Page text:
The Grand Budapest Hotel follows the tale of eccentric hotel concierge M. Gustave (Ralph Fiennes) and a lobby boy he befriends whilst caught up in an investigation into the mysterious death of a loyal customer of the hotel he is employed by.
Now, I am very aware that I may be upsetting many people when I say that The Grand Budapest Hotel is possibly one of the worst films I have watched of late, especially after the critical acclaim it received. The only reason I watched it was due to the reviews I had read, saying that it did not require too much thought and was a tremendous bit of fun – as opposed to… removing your eyeballs with an ice cream scooper? Marginally, maybe. I had no idea what to expect when it came to sitting down and watching it, however, I did expect a hell of a lot more than what was actually delivered, so much so, that after 48 minutes of watching Ralph Fiennes parade around in a tailcoat with a lobby boy following like a lost sheep, I had lost the will to live, and I turned it off and went to bed, completely and utterly disappointed with what I had seen.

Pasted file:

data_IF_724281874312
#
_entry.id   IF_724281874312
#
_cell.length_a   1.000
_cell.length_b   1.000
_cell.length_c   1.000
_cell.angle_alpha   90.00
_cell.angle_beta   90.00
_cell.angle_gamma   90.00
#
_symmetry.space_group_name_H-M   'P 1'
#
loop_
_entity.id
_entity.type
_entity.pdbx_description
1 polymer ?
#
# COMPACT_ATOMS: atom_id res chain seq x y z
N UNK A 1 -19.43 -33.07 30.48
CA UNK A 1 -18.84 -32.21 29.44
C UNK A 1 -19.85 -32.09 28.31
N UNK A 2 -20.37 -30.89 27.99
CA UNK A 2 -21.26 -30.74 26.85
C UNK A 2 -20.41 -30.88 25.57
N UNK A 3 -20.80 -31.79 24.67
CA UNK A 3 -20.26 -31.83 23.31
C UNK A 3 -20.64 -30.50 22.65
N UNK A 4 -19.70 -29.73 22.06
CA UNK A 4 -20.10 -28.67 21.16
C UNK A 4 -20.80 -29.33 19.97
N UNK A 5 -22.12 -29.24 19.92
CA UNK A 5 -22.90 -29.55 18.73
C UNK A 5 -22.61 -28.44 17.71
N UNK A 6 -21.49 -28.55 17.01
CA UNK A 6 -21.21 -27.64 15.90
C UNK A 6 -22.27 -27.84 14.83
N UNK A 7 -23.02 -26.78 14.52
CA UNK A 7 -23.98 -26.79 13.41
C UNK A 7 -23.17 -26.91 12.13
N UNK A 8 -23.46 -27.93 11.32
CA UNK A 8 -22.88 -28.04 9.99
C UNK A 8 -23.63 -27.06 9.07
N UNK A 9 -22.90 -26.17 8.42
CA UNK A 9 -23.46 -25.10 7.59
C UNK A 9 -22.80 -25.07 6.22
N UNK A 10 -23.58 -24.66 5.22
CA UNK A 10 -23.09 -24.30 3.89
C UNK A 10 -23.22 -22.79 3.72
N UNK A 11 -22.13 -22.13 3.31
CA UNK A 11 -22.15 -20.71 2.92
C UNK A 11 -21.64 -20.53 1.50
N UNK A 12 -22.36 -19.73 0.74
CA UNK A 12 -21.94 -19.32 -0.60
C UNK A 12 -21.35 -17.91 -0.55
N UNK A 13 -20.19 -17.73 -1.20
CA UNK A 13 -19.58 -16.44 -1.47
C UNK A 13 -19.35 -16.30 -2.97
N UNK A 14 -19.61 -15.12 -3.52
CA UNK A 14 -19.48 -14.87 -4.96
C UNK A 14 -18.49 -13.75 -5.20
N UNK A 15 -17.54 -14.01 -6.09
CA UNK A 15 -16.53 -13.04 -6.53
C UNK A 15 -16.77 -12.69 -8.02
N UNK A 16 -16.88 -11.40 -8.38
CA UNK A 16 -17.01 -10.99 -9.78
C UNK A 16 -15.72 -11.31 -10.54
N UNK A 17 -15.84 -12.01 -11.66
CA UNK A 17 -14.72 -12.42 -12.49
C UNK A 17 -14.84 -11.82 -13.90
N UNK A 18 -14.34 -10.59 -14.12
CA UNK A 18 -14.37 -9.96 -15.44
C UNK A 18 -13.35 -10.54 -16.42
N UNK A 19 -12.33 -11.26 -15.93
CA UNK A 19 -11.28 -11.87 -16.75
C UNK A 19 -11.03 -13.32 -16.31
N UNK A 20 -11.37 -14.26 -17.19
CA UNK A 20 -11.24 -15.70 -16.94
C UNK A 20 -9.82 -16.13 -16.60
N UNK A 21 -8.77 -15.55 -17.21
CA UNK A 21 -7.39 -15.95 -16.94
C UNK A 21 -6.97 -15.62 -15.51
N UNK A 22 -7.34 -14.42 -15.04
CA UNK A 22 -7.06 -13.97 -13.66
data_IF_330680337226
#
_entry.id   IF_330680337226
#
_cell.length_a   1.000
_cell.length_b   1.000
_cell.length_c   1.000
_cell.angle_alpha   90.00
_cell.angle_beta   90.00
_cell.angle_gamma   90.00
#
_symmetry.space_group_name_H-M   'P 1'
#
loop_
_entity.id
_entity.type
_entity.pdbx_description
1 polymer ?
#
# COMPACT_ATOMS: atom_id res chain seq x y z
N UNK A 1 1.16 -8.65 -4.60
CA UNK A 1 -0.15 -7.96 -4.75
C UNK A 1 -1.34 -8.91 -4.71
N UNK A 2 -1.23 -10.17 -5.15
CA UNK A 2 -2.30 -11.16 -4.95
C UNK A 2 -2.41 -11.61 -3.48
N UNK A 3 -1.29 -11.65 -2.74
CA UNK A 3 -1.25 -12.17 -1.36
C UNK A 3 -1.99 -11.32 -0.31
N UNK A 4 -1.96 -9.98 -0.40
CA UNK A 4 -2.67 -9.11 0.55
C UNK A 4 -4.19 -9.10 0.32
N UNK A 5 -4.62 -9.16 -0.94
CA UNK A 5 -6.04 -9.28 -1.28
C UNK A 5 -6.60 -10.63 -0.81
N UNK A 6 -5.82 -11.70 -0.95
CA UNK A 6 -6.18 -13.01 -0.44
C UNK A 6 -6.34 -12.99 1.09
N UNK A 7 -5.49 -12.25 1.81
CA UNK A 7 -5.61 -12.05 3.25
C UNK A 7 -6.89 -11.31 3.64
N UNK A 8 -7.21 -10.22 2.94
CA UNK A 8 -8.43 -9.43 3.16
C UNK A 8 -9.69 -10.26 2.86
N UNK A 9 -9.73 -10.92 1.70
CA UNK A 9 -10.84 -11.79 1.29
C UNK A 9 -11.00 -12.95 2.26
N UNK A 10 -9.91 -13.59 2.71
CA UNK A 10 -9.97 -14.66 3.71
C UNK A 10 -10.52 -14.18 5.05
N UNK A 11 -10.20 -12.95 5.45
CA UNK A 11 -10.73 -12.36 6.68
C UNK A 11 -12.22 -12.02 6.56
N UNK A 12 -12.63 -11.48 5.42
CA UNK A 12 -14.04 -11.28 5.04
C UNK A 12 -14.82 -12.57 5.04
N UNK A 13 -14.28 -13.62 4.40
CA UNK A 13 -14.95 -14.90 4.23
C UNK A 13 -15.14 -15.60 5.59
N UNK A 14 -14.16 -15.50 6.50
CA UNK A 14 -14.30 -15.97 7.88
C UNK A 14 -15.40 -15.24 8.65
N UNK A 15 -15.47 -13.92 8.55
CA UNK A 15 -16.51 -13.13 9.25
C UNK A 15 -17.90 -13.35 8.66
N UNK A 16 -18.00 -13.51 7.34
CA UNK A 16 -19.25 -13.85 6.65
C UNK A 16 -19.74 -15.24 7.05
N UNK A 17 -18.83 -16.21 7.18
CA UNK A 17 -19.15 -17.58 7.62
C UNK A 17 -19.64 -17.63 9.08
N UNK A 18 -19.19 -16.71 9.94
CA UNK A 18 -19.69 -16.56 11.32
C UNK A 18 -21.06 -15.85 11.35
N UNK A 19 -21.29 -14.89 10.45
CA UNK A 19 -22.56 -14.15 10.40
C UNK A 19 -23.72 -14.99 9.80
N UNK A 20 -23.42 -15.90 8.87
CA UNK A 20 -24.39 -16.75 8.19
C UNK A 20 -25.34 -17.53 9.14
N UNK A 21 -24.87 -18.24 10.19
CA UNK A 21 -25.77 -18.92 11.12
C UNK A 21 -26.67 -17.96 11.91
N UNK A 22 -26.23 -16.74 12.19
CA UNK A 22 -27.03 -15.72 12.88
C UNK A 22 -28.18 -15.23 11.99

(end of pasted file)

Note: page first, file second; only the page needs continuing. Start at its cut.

There was just nothing in it for me that made me want to keep watching. I’m not saying there are not people out there that will watch it and believe it to be the best film ever made, because obviously to have received so many positive reviews, it has clearly appealed to a wide audience. However, this is not an audience I am a member of. Maybe I just wasn’t of the intellectual capacity to see beyond what was actually put in front of me? All I saw for what I was able to endure was basically a one man opera of a man describing the meaning of life in an way that was trying abominably hard to be funny, but just wasn’t.
After watching only 48 minutes of The Grand Budapest Hotel, I don’t feel that I can say an awful lot more about the sorry affair I found it to be. I will just finish by saying if you like films where things actually happen, probably give this a miss.